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Kyrgyzstan focuses on nuclear-waste clean-up
Authorities work with the international community for support and to develop a reclamation plan.
By Asyl Osmonaliyeva
BISHKEK – Kyrgyzstan is about to start an earnest clean-up of 90 Soviet-era nuclear tailing dumps, including one of the most toxic locations at Mailuu-Suu.
"Solving this problem is a major long-term priority for the Kyrgyz government," Deputy Prime Minister Dzhoomart Otorbayev said. "Costs and potential risks are very high in both the domestic and regional contexts."
But analysts and authorities say a successful clean-up will depend on help from the international community.
Serious environmental threat
The Soviet-era uranium industry's nuclear-waste legacy poses a threat to Kyrgyzstan and the region as a whole.
Countrywide, Kyrgyzstan has 90 tailing dumps that contain 286m tonnes of highly toxic uranium waste. At least 33 of those sites and 25 high-elevation stockpiles are especially hazardous, and their conditions have seriously worsened since the Soviet Union's collapse, according to environmental experts.
Natural factors, such as winds, mud- and landslides, earthquakes and other factors have contributed to the deteriorating situation by further exposing the waste, environmentalist Zhaslan Chokoyev told Central Asia Online, adding that the hazards are exacerbated by the fact that "many jobless residents of nearby areas ... have rummaged in tailing dumps for items that might be sold."
Isabek Torgoyev, who heads the geo-environmental monitoring laboratory at the Institute for Geo-Mechanics and Utilisation of Subsoil Resources of the National Academy of Sciences, elaborated on the reach of the problem.
The negative environmental impact is first manifested with surface and underground water contamination, Torgoyev told Central Asia Online. "For example, water in the Mailuu-Suu River and soil around the tailing dumps are heavily contaminated by uranium and selenium, and increased chromium and arsenic content is found in human organs, together with some uranium content," he said.
In the past five years, Kyrgyzstan has worked to pass national legislation regulating the handling of uranium and other hazardous waste.
For the first time ever, a special agency has been established at the Ministry for Emergency Situations to manage the tailing dumps. To maintain the safety of those dumps, the government annually allocates about 10m KGS (US $213,000), the ministry’s press office said.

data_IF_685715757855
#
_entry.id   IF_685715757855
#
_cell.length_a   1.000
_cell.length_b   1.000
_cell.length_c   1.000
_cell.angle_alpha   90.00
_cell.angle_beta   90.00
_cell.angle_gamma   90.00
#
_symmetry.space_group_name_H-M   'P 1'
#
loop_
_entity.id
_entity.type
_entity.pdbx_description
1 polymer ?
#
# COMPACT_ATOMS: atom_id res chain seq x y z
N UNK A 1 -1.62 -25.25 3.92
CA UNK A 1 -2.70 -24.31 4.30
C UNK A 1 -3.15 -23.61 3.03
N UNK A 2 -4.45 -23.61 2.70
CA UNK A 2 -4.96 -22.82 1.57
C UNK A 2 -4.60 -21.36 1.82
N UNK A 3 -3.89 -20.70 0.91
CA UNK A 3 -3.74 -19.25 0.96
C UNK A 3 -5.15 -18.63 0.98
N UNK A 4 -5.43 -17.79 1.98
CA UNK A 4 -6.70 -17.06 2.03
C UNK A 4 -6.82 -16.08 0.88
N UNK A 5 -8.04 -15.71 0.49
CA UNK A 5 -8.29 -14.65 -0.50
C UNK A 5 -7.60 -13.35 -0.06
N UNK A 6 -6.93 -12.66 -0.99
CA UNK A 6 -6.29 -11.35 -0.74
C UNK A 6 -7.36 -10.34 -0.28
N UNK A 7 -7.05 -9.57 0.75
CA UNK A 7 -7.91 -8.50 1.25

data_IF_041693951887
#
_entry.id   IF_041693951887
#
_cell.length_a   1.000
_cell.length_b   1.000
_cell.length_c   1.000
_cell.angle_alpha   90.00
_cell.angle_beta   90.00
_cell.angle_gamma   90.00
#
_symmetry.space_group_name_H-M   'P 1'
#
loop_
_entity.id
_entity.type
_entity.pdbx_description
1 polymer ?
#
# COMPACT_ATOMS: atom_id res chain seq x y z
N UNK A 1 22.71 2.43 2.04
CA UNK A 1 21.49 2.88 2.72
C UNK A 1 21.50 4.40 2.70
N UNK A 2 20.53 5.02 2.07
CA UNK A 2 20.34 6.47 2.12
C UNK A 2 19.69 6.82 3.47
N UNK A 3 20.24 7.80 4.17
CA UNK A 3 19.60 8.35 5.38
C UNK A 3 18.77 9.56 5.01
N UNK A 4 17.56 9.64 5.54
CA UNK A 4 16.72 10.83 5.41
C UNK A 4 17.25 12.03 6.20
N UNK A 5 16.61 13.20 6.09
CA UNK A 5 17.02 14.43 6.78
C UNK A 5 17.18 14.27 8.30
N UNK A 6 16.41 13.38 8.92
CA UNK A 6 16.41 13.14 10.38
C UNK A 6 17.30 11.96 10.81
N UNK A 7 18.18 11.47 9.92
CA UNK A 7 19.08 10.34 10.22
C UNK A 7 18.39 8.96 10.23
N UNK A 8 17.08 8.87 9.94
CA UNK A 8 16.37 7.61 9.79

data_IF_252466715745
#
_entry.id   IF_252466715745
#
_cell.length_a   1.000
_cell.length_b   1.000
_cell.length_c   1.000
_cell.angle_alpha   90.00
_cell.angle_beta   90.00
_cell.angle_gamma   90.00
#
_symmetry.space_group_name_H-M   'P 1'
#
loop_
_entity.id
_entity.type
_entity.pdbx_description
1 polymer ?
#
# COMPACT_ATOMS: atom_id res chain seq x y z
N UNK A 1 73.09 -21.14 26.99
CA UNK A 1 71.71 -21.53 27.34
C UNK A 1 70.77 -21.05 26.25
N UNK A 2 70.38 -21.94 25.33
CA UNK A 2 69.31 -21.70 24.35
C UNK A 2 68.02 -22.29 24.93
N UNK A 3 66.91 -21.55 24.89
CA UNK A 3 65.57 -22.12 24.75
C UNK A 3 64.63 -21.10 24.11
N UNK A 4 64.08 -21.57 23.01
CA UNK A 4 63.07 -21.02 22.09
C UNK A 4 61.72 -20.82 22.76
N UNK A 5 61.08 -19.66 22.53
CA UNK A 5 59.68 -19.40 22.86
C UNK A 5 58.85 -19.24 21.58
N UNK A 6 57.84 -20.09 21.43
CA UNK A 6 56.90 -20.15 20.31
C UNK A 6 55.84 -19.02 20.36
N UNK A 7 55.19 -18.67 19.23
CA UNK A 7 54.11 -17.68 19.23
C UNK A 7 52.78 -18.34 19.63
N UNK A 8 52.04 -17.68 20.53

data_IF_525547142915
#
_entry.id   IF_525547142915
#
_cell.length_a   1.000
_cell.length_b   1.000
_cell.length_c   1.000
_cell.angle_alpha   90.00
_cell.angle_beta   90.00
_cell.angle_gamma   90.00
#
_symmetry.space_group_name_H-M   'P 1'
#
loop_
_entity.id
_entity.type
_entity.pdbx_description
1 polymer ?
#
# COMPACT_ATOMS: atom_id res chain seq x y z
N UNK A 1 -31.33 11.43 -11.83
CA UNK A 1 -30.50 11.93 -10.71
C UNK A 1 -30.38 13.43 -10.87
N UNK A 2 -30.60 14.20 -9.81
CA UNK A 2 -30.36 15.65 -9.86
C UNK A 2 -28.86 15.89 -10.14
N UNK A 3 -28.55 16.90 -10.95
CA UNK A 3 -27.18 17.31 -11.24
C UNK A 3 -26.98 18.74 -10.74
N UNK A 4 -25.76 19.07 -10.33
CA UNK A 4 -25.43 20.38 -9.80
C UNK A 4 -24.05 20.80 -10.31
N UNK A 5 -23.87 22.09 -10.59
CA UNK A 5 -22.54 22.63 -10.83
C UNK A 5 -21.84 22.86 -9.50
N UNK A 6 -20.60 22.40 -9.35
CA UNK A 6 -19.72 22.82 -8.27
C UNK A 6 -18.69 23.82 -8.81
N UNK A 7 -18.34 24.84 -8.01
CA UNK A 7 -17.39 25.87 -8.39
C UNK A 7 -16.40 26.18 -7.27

While that sum has been described as much too little to deal with the problem, international assistance – including World Bank, Eurasian Economic Community (EurAsEC) and other initiatives – have substantially helped Kyrgyzstan in tackling nuclear-waste challenges, Chokoyev said.
"In April, at the initiative of EurAsEC and the government, US $16m (751.8m KGS) was allocated for reclaiming the major tailing dumps at Min-Kush and Kadzhi-Sai," he said. "The process is already under way, and this is a very important step, considering the two dumps' location in the border zone. Generally, it would be fine seeing at least US $10m (469.9m KGS) annually allocated in this country for clean-up purposes."
Otorbayev noted the World Bank’s aid in implementing the Emergency Situation Prevention Project at the Mailuu-Suu waste site.
"This is one of the most dangerous tailing dumps," he said. "Reclaiming such waste sites has a degree of trans-border importance. The World Bank has provided US $11.9m (559.1m KGS) for the purpose, of which US $11.7m (549.7m KGS) had already been used by October 1, according to the Emergency Situations Ministry's press office. The project is to be completed by year's end."
Kyrgyzstan October 24-25 held an international conference with Kazakhstan, Russia, Tajikistan, Uzbekistan, the EU, UN, International Atomic Energy Agency (IAEA), EurAsEC, RosAtom (Russia’s nuclear regulator) and the World Bank to discuss further strategic steps in cleaning up its tailing dumps.
Building on those efforts
Kyrgyzstan and the international community have devised a new plan for tailing-dump reclamation, RosAtom Deputy Director General Nikolay Spasskiy said. The 2013-2018 programme, which took several years to develop, will cost US $37m (1.7 billion KGS), three-quarters of which Russia will pay, he said.
The project envisages the full-scale clean-up of the Kadzhi-Sai and Min-Kush tailing dumps and measures to bolster the safety of other nuclear-waste sites.
At the first stage (2013-2014), officials plan to devise a set of safety criteria and to compile a database featuring medical and demographic characteristics of the population in the areas slated for reclamation.
Analysis of archival data on the tailing dumps and on-site research are planned for 2015. The 2016-2017 work programme includes safety fence construction, area clean-up, water-reservoir enclosure, warning-sign placement, etc. Also, officials will organise the training of personnel at that stage to maintain tailing-dump safety as a full-time job.
While the programme won’t solve all of the challenges facing Kyrgyzstan, the effort should substantially aid the country in making progress and obtaining an extensive database, Otorbayev said.